Thanks for looking,

Doug

Is your electrical run in pipe?  I just updated a building and local code requred everything to be run in pipe thus I have a common ground with everything :?  The only thing I could do is have the electrician give me three isolated ground outlets.  I also requested that any circuit which would host anything with a motor or possible dimmer be located on one buss bar and my audio/computer alone on the other buss bar.

c.

shrinkmore

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What a huge difference!!!
« Reply #8 on: March 05, 2007, 10:23:44 PM »
My subpanel is installed and man what a huge difference :D .  I cannot emphasize what anyone without a dedicated subpanel is missing in terms of sonic improvement.  Your system will go to a whole new level, levels above what you currently have.  I realize that before, my components were choking on the power they were receiving, and now, they have plenty.  I have nothing to gain and am not selling anything.  This tweak, albeit, relatively big for a tweak, is so inexpensive compared to anything else that you could do to get such an improvement that it just makes sense.  Give it a try, you will not be sorry.  I will be happy to give detailed specs on the general wiring.  This is my second subpanel that I have installed, and running a separate line and outlet for each component, with 2 digital components sharing an outlet, seems to have made a bigger improvement.

Offline richidoo

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Dedicated subpanel
« Reply #9 on: March 10, 2007, 08:03:37 AM »
Sorry this is late, I am trying to catch up reading nervosa posts. Don't worry I won't reply to every one of them... :wink:

I did a lot of research on grounding recently to make an aerial antenna safe from lightning. I am not an electrician nor an expert, so your information may eclipse mine by a long shot...

As I understand, Bryan is right about code "discrepancies". If you have a 2nd ground rod it must be bonded back to the original main panel ground rod. If an electrician installed the 2nd rod, he should have done it to get his permit signed off. If lightning strikes it will hit only one ground system first, and whichever gets hit first you will have many kV potential across the resistance between the two panels and their separate grounds causing hundreds of amps to flow, frying everything in the path and melting wire insulation in the walls! The biggest thing I learned about grounding was to bond all ground rods together with copper that can handle 10,000A for a few milliseconds. NEC requires this. If your house burned down from a strike and fire inspector saw that 2nd rod with no bond, you would be kinda sad about what the insurance company would say.  :cry: If you sell the house without disclosing non code wiring and it burns down you still pay! I am trying not to sound too serious, but maybe I am not succeeding!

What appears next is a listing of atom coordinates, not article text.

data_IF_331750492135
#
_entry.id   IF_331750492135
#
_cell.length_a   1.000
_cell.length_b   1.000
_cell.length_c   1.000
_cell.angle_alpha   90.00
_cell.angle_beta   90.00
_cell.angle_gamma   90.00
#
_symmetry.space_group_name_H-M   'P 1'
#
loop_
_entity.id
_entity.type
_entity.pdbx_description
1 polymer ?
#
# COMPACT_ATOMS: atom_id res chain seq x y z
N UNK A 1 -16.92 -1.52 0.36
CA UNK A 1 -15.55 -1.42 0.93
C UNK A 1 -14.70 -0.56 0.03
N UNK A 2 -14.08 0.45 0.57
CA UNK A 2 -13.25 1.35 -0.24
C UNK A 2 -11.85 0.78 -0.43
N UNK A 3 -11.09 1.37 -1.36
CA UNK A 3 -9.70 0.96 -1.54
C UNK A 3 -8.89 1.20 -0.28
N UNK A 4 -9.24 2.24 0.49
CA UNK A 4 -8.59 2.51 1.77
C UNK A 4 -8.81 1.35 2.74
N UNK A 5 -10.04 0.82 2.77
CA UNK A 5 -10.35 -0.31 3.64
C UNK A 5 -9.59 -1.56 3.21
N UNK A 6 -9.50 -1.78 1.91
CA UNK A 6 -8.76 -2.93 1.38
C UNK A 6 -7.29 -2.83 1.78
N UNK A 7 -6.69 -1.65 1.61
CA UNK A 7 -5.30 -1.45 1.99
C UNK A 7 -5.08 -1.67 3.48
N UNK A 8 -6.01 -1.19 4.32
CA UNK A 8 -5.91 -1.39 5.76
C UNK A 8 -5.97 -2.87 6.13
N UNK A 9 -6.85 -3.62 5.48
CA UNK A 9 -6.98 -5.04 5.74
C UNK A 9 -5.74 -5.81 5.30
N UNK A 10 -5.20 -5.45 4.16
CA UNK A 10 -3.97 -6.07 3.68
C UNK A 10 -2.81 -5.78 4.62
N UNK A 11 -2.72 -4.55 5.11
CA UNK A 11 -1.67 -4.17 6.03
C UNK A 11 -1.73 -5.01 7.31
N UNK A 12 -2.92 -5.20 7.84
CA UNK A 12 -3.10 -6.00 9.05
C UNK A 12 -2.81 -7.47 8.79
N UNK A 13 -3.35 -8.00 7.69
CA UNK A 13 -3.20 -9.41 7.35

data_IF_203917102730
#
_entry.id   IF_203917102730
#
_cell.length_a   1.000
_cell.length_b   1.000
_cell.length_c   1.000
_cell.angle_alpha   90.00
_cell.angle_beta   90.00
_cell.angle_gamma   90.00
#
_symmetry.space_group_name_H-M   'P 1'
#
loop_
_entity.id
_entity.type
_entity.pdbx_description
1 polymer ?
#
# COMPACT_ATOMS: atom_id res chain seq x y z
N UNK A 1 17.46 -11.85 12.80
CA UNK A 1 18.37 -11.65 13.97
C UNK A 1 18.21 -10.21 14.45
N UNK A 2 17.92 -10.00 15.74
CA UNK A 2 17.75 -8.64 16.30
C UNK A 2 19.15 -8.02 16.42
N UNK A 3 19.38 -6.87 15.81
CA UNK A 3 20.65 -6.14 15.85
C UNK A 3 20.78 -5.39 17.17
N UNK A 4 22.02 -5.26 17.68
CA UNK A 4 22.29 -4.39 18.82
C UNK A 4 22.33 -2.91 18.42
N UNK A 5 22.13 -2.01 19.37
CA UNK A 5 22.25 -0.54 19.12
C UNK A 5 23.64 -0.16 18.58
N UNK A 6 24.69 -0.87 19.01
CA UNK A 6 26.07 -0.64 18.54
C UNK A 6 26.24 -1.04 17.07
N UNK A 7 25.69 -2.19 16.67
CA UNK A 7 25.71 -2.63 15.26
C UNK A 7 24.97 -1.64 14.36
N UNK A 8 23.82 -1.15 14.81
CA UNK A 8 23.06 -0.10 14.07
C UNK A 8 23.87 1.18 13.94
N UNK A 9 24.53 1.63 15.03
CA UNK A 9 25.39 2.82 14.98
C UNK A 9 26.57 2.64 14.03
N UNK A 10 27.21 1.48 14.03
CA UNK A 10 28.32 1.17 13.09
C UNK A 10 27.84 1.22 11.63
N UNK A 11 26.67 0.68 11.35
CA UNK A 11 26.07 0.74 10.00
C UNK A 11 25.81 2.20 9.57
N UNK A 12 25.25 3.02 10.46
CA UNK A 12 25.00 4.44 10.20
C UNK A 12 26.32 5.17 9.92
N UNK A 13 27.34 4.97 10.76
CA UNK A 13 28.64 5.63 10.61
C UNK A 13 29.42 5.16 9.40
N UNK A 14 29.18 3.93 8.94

Less important but also codeworthy, if your high end AC power cords go into the wall before connecting to the subpanel, they have to be approved for inwall use, like romex is. Maybe if it is run inside grounded metal conduit  inside the walls you would be OK. I dunno. This is more to insure the insulation can adequately protect the conductors from shorting if wet or nail or overcurrent gets in there. Maybe years after you move away and new owner turns your audio room into a spa with a heated jaccuzzi. haha

If you find that binding grounds together add noise/hum, you could have a loop. Often it is not the power that is looped, but the signal wires. Jensen and others make 1:1 signal transformers to lift ground loops. They are pretty transparent to the signal, IMO.  This won't affect your improved power response, but will cure any ground loops that might popup if you add a grounding bond. I know it is not the audiophile way. The alternative is to unplug everything in a storm and never ever forget.